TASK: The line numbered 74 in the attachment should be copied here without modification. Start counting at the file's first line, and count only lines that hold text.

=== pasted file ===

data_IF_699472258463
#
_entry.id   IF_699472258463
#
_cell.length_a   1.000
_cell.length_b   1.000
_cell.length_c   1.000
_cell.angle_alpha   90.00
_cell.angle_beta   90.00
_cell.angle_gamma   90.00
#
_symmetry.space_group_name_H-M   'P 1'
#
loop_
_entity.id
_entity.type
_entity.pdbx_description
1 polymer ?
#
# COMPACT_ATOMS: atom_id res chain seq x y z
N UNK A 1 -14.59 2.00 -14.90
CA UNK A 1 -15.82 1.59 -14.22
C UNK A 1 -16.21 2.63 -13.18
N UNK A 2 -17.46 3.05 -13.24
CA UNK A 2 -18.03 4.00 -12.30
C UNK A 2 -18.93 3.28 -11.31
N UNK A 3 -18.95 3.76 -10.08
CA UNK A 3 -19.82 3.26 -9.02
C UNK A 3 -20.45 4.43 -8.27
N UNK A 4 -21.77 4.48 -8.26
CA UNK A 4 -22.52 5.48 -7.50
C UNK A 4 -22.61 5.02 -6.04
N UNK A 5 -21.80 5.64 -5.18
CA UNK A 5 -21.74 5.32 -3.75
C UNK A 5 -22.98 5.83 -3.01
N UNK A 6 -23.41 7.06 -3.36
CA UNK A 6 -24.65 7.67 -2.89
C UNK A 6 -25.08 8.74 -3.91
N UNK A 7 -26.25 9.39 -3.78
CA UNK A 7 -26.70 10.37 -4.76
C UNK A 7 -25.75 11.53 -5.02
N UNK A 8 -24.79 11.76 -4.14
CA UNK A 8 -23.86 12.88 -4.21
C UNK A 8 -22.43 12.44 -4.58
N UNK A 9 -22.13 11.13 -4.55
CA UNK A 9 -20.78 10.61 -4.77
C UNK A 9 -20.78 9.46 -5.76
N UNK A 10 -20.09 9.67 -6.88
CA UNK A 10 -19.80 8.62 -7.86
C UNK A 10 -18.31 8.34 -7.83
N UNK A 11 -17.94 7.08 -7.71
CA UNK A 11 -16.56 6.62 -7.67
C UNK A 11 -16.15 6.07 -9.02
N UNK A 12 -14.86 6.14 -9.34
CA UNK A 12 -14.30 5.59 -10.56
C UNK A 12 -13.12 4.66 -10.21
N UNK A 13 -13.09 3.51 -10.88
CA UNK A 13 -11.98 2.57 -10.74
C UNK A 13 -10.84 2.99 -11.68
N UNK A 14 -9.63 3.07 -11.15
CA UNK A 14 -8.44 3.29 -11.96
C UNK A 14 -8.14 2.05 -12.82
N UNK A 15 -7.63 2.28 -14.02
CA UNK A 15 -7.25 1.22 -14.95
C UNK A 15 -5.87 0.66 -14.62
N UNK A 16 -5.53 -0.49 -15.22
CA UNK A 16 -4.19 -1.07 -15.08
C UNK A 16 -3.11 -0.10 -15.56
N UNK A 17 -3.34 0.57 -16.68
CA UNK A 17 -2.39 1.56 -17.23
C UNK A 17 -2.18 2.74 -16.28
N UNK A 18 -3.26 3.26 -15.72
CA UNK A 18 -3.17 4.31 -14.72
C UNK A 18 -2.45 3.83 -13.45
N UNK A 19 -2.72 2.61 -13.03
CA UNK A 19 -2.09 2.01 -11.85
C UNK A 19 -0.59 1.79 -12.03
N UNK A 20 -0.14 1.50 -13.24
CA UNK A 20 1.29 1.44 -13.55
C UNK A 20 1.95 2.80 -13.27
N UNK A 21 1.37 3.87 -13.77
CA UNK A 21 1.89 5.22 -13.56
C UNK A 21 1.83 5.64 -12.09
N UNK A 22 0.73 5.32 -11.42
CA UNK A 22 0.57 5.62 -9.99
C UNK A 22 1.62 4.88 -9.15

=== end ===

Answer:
C UNK A 18 -2.45 3.83 -13.45